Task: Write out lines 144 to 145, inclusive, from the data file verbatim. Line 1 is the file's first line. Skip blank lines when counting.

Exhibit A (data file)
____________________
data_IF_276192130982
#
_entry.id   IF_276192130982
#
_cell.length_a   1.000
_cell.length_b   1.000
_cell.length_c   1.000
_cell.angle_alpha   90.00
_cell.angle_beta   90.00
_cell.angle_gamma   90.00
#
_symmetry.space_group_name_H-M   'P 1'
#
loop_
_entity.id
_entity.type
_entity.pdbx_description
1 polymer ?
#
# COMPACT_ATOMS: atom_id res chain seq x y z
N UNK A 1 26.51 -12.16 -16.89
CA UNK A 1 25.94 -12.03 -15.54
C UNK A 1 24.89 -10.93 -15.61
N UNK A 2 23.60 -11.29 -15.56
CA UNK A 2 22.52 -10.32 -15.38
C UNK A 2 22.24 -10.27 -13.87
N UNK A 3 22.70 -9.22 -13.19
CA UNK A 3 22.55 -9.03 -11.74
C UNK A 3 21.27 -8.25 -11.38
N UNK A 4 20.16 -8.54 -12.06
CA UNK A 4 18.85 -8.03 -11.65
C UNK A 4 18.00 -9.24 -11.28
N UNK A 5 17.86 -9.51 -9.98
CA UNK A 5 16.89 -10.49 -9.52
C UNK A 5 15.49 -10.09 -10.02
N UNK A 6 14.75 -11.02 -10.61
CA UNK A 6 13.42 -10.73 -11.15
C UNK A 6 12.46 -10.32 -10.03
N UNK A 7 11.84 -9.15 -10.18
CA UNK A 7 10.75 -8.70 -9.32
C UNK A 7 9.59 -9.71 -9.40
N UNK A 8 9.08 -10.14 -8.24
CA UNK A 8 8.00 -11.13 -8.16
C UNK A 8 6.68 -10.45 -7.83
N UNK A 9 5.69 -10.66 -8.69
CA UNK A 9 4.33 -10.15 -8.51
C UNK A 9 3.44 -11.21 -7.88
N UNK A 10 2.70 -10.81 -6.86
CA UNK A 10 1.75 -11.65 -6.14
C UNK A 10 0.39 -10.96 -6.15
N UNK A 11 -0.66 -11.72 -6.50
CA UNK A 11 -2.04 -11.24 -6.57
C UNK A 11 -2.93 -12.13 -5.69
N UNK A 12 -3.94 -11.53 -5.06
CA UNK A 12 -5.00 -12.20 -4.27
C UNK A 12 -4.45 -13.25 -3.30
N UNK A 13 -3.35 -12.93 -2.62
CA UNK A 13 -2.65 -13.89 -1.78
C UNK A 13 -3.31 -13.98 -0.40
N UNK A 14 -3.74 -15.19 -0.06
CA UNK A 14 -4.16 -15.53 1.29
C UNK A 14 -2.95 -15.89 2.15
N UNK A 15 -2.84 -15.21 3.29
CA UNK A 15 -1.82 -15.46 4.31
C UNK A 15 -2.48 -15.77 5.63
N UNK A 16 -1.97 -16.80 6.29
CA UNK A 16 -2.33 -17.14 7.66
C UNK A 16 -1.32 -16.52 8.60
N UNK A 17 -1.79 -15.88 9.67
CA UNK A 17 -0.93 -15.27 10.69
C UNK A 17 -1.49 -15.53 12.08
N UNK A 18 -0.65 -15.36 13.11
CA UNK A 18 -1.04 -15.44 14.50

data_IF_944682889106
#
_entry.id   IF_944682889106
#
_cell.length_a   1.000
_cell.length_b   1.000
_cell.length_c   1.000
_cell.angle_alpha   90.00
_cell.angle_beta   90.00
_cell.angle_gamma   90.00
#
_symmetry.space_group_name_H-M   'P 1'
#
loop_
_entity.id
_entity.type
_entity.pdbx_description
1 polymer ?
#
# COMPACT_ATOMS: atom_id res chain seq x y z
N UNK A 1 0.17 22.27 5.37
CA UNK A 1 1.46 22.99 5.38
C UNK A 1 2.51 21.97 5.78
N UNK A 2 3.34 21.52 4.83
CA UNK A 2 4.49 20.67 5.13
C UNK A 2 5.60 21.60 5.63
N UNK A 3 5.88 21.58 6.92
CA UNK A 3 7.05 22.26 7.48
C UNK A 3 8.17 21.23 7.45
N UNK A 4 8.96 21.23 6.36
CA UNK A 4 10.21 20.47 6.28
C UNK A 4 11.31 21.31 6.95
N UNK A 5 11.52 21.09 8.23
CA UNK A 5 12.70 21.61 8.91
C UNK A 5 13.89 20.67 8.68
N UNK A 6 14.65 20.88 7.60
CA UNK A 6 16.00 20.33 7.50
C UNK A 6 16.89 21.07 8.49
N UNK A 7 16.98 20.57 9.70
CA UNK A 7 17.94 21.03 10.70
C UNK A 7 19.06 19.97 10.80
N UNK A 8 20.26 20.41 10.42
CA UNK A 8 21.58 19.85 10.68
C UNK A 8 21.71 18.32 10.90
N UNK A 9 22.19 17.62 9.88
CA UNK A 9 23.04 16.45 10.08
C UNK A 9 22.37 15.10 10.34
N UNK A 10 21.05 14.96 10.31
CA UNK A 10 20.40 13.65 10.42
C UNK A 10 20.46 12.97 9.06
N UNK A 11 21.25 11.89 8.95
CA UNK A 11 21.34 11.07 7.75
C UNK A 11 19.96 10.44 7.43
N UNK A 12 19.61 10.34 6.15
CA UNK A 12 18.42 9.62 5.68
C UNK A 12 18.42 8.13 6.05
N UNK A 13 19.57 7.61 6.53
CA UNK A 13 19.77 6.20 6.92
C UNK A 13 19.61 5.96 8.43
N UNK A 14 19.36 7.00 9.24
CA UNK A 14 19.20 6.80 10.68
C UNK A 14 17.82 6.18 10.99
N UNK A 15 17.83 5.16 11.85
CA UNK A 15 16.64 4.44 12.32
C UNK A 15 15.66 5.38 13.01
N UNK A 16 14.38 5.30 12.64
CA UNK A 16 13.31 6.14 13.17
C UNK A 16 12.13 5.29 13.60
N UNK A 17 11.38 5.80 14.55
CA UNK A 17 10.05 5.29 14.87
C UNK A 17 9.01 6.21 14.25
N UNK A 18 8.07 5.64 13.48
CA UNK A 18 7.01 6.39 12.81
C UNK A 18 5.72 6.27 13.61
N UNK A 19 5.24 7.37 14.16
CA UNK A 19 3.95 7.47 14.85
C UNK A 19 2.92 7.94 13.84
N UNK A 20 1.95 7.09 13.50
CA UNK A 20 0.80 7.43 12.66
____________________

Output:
C UNK A 17 9.01 6.21 14.25
N UNK A 18 8.07 5.64 13.48